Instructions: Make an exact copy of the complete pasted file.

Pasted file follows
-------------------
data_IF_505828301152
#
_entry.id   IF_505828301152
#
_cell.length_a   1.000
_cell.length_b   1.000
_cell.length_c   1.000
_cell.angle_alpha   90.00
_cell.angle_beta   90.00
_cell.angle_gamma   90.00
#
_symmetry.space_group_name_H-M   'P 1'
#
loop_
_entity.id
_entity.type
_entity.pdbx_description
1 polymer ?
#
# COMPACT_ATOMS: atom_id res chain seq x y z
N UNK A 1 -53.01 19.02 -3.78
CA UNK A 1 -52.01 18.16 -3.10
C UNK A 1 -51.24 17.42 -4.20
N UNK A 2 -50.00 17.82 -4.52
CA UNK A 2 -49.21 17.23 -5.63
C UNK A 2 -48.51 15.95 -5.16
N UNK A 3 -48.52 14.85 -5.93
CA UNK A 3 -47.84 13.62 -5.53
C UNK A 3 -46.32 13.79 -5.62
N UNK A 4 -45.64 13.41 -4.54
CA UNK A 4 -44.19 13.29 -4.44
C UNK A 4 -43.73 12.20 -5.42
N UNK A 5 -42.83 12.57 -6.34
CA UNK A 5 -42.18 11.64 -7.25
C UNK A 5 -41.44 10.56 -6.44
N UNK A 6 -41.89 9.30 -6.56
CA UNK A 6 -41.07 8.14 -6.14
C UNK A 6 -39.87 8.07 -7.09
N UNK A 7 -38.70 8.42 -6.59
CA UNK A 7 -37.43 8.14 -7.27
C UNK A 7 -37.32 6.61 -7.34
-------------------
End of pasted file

data_IF_505828301152
#
_entry.id   IF_505828301152
#
_cell.length_a   1.000
_cell.length_b   1.000
_cell.length_c   1.000
_cell.angle_alpha   90.00
_cell.angle_beta   90.00
_cell.angle_gamma   90.00
#
_symmetry.space_group_name_H-M   'P 1'
#
loop_
_entity.id
_entity.type
_entity.pdbx_description
1 polymer ?
#
# COMPACT_ATOMS: atom_id res chain seq x y z
N UNK A 1 -53.01 19.02 -3.78
CA UNK A 1 -52.01 18.16 -3.10
C UNK A 1 -51.24 17.42 -4.20
N UNK A 2 -50.00 17.82 -4.52
CA UNK A 2 -49.21 17.23 -5.63
C UNK A 2 -48.51 15.95 -5.16
N UNK A 3 -48.52 14.85 -5.93
CA UNK A 3 -47.84 13.62 -5.53
C UNK A 3 -46.32 13.79 -5.62
N UNK A 4 -45.64 13.41 -4.54
CA UNK A 4 -44.19 13.29 -4.44
C UNK A 4 -43.73 12.20 -5.42
N UNK A 5 -42.83 12.57 -6.34
CA UNK A 5 -42.18 11.64 -7.25
C UNK A 5 -41.44 10.56 -6.44
N UNK A 6 -41.89 9.30 -6.56
CA UNK A 6 -41.07 8.14 -6.14
C UNK A 6 -39.87 8.07 -7.09
N UNK A 7 -38.70 8.42 -6.59
CA UNK A 7 -37.43 8.14 -7.27
C UNK A 7 -37.32 6.61 -7.34